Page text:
Over time, I stopped doing the spreadsheet, and my workplan meetings largely became me saying “I’m currently working on this, this, and this” and my TL saying “ok, sounds good” or “I need you to prioritize this other thing.” This worked for me – I still had a good idea of what I was going to be working on, but I wasn’t spending time typing up estimates of how long each change would take.

These days, that’s still how my workplan meetings go, but two things have changed. One is that I now bring written notes, because even though I don’t feel the need to do the formal plans we used to use, I have too many things going on to remember everything I want to talk about without them. The other is that my plans for the week are much more open-ended: rather than having six fixes I plan to do, I’ll have two or three things at the top of my priority list and other stuff hanging around for “when I get to it.”

Largely, this is because I’ve taken on more responsibility: a lot of my time goes to either dealing with important issues that come in and get routed to me that I wouldn’t know about in advance, or helping newer members of the team. As a result, it’s not unusual that only a minority of my time is actually devoted to what I’d planned to spend the week working on. The other reason is just that I tend to work on larger projects now, which take several weeks or longer to complete, with smaller development thrown in when I need a break; this means it’s rare that I have a half-dozen fixes on my “will absolutely do this week” list.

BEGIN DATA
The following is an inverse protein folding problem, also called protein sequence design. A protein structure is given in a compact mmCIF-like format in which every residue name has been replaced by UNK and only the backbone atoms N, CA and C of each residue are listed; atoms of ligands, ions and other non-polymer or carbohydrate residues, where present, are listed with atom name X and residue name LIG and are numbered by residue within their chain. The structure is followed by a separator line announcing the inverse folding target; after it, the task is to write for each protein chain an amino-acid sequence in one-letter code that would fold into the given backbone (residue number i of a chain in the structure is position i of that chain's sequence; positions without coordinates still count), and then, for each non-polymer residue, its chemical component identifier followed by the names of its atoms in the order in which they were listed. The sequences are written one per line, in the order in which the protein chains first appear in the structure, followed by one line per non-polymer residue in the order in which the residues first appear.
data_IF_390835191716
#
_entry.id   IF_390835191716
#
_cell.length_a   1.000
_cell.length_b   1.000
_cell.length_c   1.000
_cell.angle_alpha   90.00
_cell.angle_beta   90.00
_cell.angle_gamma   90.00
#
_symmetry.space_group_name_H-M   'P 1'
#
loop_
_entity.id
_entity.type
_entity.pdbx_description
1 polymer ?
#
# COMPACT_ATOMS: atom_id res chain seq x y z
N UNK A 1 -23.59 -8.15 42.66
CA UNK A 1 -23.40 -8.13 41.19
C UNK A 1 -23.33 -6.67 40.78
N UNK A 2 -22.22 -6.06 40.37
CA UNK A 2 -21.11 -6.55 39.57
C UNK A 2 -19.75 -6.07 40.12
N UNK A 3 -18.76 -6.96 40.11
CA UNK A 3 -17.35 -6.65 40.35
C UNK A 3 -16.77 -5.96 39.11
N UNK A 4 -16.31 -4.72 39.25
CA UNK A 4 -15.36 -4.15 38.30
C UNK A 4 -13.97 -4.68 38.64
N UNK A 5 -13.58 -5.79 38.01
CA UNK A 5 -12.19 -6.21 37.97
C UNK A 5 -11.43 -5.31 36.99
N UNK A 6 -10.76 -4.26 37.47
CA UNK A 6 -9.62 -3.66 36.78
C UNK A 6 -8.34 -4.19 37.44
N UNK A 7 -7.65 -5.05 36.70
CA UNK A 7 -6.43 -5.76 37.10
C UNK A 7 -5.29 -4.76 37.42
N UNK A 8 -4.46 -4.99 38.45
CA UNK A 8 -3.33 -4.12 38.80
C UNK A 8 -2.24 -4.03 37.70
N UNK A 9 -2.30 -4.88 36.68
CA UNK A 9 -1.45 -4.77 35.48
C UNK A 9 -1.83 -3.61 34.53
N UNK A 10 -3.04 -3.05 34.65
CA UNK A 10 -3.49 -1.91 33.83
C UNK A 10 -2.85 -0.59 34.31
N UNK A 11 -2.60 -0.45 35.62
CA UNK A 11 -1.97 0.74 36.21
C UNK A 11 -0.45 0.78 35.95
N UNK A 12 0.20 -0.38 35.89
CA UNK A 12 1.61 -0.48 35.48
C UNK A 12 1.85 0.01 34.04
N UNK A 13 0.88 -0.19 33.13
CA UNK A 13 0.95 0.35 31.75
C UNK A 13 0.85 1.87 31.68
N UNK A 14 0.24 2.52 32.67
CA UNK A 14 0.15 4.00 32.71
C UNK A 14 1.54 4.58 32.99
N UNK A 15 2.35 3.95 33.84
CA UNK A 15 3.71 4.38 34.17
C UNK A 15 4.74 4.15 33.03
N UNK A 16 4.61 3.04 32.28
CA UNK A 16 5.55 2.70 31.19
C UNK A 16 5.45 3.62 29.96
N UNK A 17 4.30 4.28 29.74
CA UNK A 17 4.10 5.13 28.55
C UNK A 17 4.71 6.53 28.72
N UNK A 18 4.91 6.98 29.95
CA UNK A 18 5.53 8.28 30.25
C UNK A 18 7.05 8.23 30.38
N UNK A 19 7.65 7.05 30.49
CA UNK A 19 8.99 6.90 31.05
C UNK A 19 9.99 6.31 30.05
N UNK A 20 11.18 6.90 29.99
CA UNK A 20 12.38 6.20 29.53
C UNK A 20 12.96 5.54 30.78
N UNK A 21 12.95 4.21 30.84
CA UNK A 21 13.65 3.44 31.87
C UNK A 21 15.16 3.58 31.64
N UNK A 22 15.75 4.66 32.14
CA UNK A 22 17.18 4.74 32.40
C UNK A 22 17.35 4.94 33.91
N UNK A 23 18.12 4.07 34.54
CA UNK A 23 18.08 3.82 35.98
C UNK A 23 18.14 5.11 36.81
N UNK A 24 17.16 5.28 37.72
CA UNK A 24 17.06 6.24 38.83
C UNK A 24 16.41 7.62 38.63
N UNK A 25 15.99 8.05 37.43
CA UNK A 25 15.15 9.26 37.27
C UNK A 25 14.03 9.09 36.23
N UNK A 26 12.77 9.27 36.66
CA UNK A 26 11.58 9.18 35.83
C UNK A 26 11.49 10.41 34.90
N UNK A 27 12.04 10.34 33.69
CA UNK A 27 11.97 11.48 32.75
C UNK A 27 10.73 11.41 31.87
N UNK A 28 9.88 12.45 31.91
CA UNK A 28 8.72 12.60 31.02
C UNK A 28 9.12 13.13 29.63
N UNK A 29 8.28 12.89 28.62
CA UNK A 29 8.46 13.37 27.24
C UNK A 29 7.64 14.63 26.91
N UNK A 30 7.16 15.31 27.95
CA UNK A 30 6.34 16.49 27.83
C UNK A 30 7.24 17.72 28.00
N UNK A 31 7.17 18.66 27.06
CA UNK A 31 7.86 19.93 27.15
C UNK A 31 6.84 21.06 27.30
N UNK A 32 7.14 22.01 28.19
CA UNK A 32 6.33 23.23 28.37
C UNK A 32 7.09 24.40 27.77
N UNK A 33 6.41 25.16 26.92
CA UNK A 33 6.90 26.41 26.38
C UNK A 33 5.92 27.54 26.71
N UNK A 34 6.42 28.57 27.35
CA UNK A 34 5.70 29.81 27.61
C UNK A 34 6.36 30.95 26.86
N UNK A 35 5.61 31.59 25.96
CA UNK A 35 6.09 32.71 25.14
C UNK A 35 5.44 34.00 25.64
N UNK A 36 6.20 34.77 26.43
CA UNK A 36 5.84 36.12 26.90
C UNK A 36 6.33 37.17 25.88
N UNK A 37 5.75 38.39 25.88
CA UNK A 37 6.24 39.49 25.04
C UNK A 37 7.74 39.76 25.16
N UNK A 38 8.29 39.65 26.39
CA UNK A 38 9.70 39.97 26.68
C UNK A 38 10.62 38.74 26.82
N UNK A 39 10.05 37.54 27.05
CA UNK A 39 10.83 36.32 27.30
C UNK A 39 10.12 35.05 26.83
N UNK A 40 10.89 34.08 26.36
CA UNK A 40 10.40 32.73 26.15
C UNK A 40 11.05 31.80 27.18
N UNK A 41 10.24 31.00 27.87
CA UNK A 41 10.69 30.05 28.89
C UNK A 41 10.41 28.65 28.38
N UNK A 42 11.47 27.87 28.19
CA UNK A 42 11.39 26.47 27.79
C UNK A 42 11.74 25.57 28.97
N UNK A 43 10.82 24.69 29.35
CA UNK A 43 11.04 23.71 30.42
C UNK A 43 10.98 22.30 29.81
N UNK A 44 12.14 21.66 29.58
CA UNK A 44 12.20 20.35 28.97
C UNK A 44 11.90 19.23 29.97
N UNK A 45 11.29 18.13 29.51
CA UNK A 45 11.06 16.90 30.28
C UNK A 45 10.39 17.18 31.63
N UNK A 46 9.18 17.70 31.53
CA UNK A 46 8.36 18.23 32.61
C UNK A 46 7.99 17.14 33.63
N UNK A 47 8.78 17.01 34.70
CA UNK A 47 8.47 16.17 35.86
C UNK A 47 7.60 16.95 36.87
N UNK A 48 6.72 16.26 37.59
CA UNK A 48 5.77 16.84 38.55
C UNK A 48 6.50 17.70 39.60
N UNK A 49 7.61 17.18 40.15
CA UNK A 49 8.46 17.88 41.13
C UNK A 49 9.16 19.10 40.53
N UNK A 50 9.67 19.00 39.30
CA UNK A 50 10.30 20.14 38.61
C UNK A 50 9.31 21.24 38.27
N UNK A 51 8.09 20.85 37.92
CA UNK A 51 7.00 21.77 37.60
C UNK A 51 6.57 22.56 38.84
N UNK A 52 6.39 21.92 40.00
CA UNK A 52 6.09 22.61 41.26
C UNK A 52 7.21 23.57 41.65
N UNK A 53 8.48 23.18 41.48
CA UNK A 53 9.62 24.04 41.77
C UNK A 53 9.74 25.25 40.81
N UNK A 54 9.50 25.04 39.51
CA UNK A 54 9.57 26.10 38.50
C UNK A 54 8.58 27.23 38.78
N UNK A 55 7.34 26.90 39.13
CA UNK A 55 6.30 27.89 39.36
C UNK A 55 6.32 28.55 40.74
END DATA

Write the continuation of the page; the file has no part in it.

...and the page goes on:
At the same time, while I’m not directly responsible for any other people on the team, I am in charge of a project that several people are working on, which means I’m setting priorities and making decisions for multiple developers. My impulse so far has pretty much been to pretty much say “here are the team standards and the company standards; I expect you to follow these. Otherwise, work how you like and let me know when you need more.” If I can agree on a design with one of my developers and then not hear from him again until he’s finished coding three weeks later, I’m fine with that; I have no interest in knowing how many hours he’s spending on a given part of his activity each week.

My own feeling is that if you give someone work to do and let them figure out how to get it done (assuming that person is reasonably competent and professional), with the occasional check-in, work will get done more effectively and people will be happier than if you try to micro-manage what’s being done when. At least, that’s always been my experience – if I have multiple things I need to get done, I’ll be more productive if I can just choose to work on whichever item I happen to most feel like working on at the time, not what the schedule says I should be doing. The nice thing about being a software developer is that this is quite possible; as long as I’m hitting my deadlines, how I’m managing my time doesn’t need to concern anyone else.

But it’s still a good thing the computer keeps track of everything I need to do without my having to do anything. My memory isn’t that good…